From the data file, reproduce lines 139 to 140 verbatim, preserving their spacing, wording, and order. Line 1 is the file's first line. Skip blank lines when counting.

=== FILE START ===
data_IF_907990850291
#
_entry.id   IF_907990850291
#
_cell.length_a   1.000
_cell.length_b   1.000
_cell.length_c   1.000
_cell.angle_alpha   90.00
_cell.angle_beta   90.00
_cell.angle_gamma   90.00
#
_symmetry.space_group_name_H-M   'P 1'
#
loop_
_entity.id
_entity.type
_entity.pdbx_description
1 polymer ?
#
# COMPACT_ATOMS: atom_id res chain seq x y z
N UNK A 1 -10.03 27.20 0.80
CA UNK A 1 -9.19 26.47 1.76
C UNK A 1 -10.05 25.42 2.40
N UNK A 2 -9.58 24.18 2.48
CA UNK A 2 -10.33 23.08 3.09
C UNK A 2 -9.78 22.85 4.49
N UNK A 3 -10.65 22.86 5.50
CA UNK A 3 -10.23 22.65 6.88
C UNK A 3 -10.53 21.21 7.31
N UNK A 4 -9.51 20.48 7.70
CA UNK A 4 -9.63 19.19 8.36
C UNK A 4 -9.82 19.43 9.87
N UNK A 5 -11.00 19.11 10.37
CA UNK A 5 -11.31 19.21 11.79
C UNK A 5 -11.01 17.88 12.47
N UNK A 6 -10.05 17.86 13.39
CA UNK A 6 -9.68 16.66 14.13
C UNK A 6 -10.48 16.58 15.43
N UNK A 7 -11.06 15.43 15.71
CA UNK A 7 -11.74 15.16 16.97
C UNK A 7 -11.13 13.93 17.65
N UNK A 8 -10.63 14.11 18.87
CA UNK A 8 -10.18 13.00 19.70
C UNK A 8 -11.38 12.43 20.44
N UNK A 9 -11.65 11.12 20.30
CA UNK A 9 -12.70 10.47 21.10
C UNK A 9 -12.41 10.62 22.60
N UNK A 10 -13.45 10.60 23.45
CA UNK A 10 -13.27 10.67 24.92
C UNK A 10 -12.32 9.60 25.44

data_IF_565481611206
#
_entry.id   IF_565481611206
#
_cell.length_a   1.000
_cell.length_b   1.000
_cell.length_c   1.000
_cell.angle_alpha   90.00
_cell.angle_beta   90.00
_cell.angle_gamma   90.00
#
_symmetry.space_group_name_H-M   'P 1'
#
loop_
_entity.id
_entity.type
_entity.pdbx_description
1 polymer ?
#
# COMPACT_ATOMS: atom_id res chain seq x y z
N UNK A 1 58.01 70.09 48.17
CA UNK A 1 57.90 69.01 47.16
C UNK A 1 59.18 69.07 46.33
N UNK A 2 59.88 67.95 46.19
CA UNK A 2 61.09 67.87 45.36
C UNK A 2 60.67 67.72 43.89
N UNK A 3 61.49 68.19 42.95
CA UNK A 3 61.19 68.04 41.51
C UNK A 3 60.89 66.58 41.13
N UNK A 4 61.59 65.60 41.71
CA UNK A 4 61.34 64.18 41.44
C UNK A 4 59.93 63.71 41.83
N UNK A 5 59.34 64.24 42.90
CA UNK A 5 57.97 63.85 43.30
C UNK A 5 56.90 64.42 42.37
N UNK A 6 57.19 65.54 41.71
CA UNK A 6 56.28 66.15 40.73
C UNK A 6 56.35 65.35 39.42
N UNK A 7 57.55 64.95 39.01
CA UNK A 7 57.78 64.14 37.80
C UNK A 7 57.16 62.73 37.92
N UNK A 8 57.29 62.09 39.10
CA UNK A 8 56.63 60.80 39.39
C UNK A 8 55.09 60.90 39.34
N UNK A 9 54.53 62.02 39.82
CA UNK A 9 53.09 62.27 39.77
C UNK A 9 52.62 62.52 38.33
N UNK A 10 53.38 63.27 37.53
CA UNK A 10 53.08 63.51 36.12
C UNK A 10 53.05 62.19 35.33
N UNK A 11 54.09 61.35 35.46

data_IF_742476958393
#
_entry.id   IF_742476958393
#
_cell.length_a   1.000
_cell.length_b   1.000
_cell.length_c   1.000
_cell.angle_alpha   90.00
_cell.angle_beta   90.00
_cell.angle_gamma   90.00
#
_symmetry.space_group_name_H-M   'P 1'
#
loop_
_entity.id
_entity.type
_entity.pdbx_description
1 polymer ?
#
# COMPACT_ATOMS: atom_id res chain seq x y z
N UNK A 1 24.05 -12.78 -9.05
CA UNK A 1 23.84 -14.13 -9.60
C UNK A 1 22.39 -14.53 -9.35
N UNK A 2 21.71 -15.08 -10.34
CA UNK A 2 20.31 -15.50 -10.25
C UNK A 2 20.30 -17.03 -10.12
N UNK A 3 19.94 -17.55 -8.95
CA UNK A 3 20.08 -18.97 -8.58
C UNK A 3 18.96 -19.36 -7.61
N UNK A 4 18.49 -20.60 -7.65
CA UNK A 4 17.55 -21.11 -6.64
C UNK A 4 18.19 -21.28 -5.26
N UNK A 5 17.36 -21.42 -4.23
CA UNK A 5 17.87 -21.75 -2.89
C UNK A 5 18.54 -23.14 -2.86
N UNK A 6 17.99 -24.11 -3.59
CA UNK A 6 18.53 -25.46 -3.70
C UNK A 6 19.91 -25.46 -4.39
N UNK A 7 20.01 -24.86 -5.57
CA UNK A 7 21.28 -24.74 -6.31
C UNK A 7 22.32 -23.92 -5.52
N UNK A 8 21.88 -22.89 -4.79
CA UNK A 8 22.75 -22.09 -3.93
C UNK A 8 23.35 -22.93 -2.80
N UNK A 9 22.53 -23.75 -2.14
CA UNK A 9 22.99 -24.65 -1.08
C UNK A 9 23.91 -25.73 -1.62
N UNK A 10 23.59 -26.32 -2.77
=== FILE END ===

C UNK A 6 19.91 -25.46 -4.39
N UNK A 7 20.01 -24.86 -5.57